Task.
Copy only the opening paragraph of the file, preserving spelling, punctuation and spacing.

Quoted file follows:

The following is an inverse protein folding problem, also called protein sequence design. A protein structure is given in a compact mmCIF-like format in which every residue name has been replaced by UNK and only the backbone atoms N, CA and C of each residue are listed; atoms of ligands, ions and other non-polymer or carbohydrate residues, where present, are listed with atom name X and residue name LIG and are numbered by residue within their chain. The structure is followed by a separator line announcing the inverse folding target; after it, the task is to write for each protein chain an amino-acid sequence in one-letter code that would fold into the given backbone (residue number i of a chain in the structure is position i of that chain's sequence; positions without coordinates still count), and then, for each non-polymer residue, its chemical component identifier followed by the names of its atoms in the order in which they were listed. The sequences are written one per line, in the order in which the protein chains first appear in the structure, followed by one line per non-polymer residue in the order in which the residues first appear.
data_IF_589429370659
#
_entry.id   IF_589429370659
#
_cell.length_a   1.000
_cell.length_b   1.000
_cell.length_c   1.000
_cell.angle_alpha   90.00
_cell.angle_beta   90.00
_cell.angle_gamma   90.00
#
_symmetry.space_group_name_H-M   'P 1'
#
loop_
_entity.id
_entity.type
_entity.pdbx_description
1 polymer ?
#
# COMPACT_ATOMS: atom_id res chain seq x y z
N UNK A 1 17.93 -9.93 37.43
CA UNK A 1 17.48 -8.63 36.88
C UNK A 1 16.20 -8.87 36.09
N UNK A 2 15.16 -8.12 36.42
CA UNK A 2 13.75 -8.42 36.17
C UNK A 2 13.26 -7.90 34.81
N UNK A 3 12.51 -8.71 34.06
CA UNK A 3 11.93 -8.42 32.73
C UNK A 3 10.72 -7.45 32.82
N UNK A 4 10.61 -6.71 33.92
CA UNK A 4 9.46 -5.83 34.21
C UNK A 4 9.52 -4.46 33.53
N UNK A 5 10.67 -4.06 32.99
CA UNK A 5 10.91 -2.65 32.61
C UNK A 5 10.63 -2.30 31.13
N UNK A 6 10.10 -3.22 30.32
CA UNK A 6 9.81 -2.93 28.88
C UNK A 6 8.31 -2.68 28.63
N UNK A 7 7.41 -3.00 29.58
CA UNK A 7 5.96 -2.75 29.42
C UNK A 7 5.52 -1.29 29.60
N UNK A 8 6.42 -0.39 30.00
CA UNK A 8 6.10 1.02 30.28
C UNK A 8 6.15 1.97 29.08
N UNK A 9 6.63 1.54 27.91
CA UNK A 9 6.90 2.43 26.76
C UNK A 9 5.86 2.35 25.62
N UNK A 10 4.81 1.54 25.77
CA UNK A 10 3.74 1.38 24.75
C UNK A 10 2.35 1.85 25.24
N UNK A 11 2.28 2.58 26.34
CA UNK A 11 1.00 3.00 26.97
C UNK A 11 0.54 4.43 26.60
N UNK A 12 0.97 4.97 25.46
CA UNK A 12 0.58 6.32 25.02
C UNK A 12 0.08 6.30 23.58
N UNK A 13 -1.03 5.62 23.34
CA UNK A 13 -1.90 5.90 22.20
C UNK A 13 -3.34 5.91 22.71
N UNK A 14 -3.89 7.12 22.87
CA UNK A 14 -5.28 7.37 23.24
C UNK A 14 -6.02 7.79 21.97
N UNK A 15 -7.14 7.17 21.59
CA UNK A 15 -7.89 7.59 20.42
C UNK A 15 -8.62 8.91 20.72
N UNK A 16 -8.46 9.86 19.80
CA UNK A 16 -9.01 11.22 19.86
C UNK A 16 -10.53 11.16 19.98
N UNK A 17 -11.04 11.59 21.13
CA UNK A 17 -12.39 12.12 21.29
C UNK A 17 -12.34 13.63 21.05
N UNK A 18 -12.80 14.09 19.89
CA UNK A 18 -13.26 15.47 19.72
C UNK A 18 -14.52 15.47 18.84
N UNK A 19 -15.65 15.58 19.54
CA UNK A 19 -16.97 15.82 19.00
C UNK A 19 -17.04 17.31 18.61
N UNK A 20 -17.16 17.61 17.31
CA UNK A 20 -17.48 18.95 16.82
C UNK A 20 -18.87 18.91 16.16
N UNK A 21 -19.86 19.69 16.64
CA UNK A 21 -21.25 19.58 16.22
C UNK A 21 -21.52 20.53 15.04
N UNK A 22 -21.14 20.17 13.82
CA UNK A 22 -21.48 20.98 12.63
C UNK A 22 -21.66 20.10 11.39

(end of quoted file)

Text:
The following is an inverse protein folding problem, also called protein sequence design. A protein structure is given in a compact mmCIF-like format in which every residue name has been replaced by UNK and only the backbone atoms N, CA and C of each residue are listed; atoms of ligands, ions and other non-polymer or carbohydrate residues, where present, are listed with atom name X and residue name LIG and are numbered by residue within their chain. The structure is followed by a separator line announcing the inverse folding target; after it, the task is to write for each protein chain an amino-acid sequence in one-letter code that would fold into the given backbone (residue number i of a chain in the structure is position i of that chain's sequence; positions without coordinates still count), and then, for each non-polymer residue, its chemical component identifier followed by the names of its atoms in the order in which they were listed. The sequences are written one per line, in the order in which the protein chains first appear in the structure, followed by one line per non-polymer residue in the order in which the residues first appear.